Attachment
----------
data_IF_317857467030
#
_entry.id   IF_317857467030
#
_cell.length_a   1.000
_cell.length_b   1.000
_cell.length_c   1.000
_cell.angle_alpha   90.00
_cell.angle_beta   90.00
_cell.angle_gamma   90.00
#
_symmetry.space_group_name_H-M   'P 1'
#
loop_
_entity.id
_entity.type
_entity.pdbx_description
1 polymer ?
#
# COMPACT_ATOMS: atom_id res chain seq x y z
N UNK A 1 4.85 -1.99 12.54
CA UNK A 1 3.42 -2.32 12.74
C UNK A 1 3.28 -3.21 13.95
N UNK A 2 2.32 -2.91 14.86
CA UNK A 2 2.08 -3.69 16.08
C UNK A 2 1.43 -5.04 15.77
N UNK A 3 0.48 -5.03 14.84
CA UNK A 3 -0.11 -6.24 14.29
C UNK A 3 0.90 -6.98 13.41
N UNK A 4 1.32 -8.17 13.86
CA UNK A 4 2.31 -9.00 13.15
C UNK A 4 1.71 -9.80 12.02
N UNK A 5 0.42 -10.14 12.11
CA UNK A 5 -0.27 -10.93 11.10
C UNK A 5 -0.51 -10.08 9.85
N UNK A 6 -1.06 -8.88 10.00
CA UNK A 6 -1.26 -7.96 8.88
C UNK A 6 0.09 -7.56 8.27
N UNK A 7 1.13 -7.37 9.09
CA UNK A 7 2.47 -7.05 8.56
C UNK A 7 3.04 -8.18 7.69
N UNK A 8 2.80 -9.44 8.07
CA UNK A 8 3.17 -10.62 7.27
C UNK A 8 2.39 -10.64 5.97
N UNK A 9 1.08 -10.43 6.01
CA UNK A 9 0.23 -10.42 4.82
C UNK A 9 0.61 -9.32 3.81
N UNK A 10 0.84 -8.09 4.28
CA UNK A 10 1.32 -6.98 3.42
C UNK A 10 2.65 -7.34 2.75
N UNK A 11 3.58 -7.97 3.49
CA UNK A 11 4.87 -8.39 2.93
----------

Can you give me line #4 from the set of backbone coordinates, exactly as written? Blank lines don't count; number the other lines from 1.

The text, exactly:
#